Monday, 8 September 2008

nourishing data

Nehemiah & Blake wrote:

"While books will remain a medium of their own, and continue to hold to themselves the mystique they have so generously earned, perhaps it is time for us to throw our many many books, the making of which there is no ending, into the particle generator that is post-modernity and send them spinning round until they smash into each other. When they do, let us then be there to collect the information freed from these collisions and allow our understanding of this ever deepening mystery of creation to be drawn on into new spheres of data for the nourishment of our souls."

Thursday, 14 August 2008

shutting up heaven's door

Once upon a time, Iesus began to preach, "Goode men, for Godes luve, repent, leave off youre sinne, for the kingdome of heauen is at hand, hevenriche is now here. But woe vnto you, religious hypocrites; Yee shut vp the kingdom of heauen against robberes and pillagers and quellers of men's lives, against lechers and fornicators and traders who ply men with lies, yet yee neither goe in your selues, and your sinne diminishes hevenriche's joy."

mashed sauces

The inspiratory source for this mash is a few lines from a piece of Medieval English verse called "Going to Hell" -- "Goode men, for Godes luve, bileveth suche sinne, For at then ende it binimeth hevenriche winne" -- in which the word's "hevenriche" means kingdom of heaven, and "winne", joy. Binimeth might be taken to mean diminish.

The other two sources for this mash are scriptural and come both from Matthew's gospel. I've opted for the 1611 KJV translation, thereby mashing together a medieval English with an early modern English. The verses in question are Matthew 4:17 and Matthew 23:13.

Thursday, 17 July 2008

reverent data-mining

Radiohead has decided to "open source" the data to the House of Cards video, allowing anyone, theoretically at least, to mash-up the data, and, once they've messed around with it, use the data to produce their own interpretation.

To mash the words of James Frost with mine, "In a weird way [the mash-up] is a direct reflection of where we are in society. Everything is data."

If everything is data, words are data and writing is data mining. Writing is aggregation. Writing is sifting data and then writing code. Writing is always a mash-up, an aggregation of data remixed. So, "I make no apology for linking my thinking with computer technology."

But what are the consequences of viewing writing as such?

William Gibson's Laney, in his novel Idoru, has a peculiar knack with data-collection architectures. He is an intuitive fisher of patterns of information, shifting from program to program, from database to database, from platform to platform, skimming vast floes of undifferentiated data, looking for "nodal points" he's been trained to recognize. Laney's ability to locate key data in apparently random wastes of incidental information makes him wonder if there might be a larger system, a field of greater perspective that possesses its own nodal points, info-faults that might be followed down to some other kind of truth, another mode of knowing, deep within gray shoals of information. But only if there were someone there to pose the right question.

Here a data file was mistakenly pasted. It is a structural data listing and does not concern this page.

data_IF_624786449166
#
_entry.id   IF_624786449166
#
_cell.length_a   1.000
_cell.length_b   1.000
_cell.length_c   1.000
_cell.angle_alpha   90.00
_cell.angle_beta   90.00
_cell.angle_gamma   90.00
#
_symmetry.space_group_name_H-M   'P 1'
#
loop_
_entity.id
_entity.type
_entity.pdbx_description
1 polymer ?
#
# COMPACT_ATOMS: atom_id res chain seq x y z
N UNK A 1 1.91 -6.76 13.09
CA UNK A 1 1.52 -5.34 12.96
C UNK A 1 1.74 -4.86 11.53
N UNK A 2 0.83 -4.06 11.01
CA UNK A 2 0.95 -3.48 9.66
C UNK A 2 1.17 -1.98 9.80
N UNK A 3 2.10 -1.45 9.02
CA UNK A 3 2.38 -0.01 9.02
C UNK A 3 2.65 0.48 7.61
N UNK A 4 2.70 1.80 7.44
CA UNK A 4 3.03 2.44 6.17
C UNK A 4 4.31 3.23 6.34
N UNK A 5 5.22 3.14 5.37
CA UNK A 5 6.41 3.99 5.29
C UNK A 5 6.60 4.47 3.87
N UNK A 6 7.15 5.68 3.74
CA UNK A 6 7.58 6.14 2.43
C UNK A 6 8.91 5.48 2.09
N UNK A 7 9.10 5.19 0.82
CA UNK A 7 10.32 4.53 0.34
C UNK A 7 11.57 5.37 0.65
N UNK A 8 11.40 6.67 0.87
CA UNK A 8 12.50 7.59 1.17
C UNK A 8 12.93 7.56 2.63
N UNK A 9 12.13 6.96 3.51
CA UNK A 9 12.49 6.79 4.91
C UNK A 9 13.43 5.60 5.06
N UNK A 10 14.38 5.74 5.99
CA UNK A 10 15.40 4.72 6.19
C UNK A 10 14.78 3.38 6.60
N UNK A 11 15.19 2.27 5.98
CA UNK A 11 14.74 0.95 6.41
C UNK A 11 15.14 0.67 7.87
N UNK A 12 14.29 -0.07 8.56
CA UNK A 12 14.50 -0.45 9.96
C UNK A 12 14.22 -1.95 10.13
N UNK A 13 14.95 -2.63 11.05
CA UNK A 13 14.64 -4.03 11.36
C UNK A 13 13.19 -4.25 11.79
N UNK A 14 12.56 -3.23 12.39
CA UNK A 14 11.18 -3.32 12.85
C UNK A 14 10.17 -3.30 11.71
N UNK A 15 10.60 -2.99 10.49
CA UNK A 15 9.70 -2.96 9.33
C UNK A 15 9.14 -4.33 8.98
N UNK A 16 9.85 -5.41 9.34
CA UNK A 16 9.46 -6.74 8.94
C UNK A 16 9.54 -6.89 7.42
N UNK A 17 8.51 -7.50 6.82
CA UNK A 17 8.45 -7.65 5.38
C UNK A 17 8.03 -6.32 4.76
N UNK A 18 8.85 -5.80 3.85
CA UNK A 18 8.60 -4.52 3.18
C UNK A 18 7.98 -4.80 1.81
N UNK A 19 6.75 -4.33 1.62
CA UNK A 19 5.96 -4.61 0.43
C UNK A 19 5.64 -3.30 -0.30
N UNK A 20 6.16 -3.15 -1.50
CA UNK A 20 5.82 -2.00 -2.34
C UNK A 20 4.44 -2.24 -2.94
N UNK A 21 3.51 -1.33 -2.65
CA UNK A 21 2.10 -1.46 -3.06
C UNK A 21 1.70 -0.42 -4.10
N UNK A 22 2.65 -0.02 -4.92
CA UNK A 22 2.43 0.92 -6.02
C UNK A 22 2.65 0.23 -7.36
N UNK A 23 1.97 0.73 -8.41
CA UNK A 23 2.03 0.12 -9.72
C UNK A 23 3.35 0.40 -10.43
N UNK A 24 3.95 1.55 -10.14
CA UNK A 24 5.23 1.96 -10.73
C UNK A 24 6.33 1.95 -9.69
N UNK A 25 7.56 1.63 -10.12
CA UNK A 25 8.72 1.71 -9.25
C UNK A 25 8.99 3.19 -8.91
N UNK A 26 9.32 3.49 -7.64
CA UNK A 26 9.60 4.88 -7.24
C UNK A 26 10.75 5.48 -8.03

So, while writing is data-driven in some shape or form, there remains the need for someone, the writer, to ask the right question about what is lying concealed deep beneath the data flow.

mashed sauces

Paragraph 1, and the James Frost quote are sampled and data-mined from the Guardian article "Is Radiohead the latest band to go open source?" by Sean Dodson.

The "make no apology" quote is a lyric from Faithless's track Reverence on the album of the same name.

The paragraph on William Gibson's Laney is mined directly from the novel and edited for the purposes of this post. Again I make no apology.

Friday, 4 July 2008

random scripture?

On the Guardian books blog, Andrew Gallix ponders Spam Lit and its literary forebears. The 3AM buzzwords blog has reposted the article entitling it Scriptures from the future, a phrase used by spam poet, Ben Myers. Gallix's article is a fascinating piece, not least because of the rich hyperlinks he has left for the reader to follow. Follow them is what I did. As I did, one word, "random" and its essence, "meaninglessness" kept on popping up. Here's a selection:

Disassociated press: "an algorithm for generating text based on another text. It is intended for transforming any text into potentially humorous garbage. [...] The algorithm starts by printing any N consecutive words (or letters) in the text. Then at every step it searches for any random occurrence in the original text..."

Word salad: "Word salad is a mixture of seemingly meaningful words that together signify nothing." Spammers for instance add "large amounts of random text somewhere in their message" in the hopes of getting through filters.

Markov chain: "An example of a Markov chain is a simple random walk where the state space is a set of vertices of a graph and the transition steps involve moving to any of the neighbors of the current vertex with equal probability (regardless of the history of the walk)."

Spoetry: "Here, perhaps, is the new poetry of the 21st century, a reinvention of language that pushes the cut-up technique of William Burroughs or the randomly generated 'liquid writing' of Jeff Noon's Cobralingus."

Automatic writing/drawing: "In automatic drawing, the hand is allowed to move 'randomly' across the paper. In applying chance and accident to mark-making, drawing is to a large extent freed of rational control."